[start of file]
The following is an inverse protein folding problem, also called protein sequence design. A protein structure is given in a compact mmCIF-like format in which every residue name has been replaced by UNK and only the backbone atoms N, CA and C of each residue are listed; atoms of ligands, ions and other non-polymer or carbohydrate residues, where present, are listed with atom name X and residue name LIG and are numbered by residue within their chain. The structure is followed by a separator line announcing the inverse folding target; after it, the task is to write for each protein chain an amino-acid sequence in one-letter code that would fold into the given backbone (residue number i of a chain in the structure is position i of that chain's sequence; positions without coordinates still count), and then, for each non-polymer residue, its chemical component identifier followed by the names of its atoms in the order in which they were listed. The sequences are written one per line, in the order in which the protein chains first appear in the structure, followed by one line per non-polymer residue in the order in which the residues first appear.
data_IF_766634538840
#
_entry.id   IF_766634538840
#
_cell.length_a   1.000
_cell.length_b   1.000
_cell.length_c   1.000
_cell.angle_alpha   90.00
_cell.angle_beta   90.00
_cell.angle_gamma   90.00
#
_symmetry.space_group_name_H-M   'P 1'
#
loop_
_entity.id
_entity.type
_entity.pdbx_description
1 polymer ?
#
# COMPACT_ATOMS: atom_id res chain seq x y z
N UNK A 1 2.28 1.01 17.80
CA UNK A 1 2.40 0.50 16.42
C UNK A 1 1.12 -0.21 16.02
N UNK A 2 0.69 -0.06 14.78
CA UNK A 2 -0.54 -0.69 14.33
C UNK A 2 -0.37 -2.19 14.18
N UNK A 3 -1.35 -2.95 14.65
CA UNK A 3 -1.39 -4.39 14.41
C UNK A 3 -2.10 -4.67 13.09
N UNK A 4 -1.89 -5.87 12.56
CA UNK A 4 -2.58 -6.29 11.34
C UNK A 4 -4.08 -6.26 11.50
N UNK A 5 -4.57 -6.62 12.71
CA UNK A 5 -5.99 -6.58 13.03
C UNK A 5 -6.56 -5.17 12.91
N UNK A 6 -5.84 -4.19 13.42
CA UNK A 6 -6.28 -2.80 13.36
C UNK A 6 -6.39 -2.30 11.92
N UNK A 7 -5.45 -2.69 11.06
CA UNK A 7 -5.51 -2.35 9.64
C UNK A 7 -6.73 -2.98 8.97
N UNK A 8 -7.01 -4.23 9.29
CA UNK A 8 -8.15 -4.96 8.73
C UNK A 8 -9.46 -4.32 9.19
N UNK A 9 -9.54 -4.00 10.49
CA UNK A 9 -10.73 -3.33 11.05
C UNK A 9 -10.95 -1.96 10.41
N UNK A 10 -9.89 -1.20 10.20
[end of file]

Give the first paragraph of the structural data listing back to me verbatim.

The following is an inverse protein folding problem, also called protein sequence design. A protein structure is given in a compact mmCIF-like format in which every residue name has been replaced by UNK and only the backbone atoms N, CA and C of each residue are listed; atoms of ligands, ions and other non-polymer or carbohydrate residues, where present, are listed with atom name X and residue name LIG and are numbered by residue within their chain. The structure is followed by a separator line announcing the inverse folding target; after it, the task is to write for each protein chain an amino-acid sequence in one-letter code that would fold into the given backbone (residue number i of a chain in the structure is position i of that chain's sequence; positions without coordinates still count), and then, for each non-polymer residue, its chemical component identifier followed by the names of its atoms in the order in which they were listed. The sequences are written one per line, in the order in which the protein chains first appear in the structure, followed by one line per non-polymer residue in the order in which the residues first appear.